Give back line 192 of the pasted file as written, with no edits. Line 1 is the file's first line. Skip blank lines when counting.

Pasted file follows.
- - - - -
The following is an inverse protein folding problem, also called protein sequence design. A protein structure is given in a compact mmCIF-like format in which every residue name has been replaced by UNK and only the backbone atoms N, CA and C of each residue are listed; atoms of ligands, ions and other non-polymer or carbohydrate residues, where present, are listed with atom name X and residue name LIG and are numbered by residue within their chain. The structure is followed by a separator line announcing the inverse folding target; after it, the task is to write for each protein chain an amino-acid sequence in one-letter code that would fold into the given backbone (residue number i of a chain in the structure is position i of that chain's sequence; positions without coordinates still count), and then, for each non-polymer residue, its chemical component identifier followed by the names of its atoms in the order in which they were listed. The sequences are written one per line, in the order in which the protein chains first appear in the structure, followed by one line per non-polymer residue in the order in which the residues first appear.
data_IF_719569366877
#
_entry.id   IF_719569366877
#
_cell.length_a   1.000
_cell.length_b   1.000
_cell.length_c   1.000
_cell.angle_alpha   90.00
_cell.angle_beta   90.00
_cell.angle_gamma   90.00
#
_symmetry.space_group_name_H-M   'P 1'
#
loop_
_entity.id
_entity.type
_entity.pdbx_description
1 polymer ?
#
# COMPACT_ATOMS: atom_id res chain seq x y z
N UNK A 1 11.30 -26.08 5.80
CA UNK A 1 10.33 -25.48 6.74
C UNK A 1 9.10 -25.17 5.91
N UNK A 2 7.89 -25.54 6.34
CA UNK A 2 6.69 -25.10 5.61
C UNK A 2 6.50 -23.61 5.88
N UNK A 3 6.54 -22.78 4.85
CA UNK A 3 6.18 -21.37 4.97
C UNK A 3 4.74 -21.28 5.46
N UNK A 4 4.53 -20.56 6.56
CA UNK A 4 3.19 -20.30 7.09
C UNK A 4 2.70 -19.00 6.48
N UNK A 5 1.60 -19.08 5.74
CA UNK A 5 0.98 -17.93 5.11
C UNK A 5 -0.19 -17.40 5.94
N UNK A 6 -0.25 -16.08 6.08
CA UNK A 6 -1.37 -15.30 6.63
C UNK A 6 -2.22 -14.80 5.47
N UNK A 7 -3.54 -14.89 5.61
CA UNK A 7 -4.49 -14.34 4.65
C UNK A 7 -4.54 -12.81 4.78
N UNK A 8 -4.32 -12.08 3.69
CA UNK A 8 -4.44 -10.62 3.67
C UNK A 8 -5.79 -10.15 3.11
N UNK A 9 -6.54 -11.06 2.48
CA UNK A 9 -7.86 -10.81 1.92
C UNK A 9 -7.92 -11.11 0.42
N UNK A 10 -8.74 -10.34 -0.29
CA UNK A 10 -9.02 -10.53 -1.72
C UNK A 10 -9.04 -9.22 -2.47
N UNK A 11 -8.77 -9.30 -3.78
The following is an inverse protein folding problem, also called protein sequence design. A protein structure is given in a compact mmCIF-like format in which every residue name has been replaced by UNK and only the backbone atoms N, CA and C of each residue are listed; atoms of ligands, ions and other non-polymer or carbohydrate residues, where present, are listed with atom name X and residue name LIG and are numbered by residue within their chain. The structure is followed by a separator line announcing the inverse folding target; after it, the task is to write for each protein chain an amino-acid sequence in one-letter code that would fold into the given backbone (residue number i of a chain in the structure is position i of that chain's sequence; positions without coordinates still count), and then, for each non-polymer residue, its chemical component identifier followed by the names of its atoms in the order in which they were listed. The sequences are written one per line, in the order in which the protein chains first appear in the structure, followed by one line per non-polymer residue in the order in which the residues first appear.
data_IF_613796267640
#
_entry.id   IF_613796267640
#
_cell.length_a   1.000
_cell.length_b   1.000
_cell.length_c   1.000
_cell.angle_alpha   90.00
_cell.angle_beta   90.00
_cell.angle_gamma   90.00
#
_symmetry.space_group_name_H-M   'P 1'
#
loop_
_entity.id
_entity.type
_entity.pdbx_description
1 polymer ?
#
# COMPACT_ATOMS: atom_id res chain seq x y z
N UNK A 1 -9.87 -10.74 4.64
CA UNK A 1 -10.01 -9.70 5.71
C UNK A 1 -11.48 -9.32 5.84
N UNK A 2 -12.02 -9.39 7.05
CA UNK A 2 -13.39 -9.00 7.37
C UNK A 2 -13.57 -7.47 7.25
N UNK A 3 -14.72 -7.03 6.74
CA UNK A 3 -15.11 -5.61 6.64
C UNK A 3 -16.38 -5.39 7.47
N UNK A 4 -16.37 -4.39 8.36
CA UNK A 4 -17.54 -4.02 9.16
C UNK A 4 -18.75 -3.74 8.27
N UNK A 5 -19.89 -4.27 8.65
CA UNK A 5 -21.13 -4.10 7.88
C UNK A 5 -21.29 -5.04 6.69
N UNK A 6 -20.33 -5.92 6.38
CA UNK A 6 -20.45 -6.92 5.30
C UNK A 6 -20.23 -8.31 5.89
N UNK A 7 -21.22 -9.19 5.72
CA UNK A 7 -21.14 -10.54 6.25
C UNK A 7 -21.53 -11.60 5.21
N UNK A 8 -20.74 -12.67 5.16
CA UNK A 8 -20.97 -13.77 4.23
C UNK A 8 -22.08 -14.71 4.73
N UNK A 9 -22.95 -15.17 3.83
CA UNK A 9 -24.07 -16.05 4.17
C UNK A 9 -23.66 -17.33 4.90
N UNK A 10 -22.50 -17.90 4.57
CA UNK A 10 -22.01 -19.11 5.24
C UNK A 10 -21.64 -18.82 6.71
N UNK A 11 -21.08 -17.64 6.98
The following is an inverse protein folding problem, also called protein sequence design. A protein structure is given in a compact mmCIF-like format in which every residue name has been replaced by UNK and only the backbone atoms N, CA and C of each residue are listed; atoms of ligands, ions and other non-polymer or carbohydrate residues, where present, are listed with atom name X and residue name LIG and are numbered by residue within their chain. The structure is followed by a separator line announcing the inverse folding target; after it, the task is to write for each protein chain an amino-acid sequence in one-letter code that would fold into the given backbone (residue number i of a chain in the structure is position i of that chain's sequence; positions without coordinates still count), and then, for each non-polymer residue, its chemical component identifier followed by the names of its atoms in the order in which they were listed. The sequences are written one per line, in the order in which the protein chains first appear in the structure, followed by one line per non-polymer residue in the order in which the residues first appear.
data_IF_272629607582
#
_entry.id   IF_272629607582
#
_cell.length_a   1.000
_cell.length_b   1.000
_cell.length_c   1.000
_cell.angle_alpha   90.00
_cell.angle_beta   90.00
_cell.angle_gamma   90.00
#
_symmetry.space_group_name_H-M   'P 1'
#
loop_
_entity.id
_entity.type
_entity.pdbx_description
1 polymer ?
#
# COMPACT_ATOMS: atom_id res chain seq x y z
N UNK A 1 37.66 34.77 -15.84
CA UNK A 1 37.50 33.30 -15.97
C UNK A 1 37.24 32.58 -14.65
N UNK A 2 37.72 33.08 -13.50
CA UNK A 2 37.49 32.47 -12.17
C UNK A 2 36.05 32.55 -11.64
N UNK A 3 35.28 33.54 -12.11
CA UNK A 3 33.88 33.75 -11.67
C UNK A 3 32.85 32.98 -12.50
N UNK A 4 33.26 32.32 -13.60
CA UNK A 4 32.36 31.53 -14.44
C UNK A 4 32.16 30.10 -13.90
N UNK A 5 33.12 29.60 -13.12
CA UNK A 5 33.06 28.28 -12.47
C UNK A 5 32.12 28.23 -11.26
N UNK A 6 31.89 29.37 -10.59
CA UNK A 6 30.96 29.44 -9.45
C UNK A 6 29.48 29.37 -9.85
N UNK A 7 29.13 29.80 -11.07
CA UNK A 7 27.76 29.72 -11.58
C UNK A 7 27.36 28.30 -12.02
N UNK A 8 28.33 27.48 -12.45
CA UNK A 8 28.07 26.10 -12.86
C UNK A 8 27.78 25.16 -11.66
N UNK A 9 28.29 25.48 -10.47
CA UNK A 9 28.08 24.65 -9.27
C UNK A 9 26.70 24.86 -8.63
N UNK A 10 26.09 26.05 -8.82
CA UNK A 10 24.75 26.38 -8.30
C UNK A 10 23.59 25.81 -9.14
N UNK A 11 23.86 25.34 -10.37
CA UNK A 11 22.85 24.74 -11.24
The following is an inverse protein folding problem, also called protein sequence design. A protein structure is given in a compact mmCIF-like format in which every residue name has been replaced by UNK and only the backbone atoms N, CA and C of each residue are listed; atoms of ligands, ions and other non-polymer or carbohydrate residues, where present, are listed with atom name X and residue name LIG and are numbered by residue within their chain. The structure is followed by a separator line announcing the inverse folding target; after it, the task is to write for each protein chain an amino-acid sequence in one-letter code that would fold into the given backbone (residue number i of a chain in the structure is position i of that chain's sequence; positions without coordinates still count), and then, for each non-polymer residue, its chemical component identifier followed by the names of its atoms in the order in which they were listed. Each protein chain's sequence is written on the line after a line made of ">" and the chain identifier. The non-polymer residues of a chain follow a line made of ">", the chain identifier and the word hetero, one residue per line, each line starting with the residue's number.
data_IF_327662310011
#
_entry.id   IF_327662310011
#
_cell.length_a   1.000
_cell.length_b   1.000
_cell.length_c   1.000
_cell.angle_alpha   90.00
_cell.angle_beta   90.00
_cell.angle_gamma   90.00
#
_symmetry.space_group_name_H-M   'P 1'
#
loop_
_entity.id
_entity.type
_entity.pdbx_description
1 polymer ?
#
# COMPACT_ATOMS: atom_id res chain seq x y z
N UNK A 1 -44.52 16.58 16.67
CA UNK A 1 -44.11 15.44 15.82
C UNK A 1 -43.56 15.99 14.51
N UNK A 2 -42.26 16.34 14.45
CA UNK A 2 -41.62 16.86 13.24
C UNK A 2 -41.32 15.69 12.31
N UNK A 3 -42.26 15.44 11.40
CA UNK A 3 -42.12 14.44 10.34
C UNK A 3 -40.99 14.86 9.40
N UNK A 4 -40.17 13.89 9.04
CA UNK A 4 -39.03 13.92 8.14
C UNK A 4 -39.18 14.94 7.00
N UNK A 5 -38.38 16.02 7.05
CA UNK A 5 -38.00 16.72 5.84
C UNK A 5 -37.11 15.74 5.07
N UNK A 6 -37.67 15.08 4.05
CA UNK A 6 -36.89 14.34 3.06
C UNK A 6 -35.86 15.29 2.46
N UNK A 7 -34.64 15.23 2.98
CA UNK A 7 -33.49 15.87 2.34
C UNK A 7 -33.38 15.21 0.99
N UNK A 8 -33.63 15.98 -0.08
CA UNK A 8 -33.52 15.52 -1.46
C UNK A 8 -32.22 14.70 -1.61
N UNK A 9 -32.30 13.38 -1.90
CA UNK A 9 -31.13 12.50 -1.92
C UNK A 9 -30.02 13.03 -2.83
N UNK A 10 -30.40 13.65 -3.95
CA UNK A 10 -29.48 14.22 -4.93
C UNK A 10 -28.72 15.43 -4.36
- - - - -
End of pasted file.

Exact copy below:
CA UNK A 5 -38.00 16.72 5.84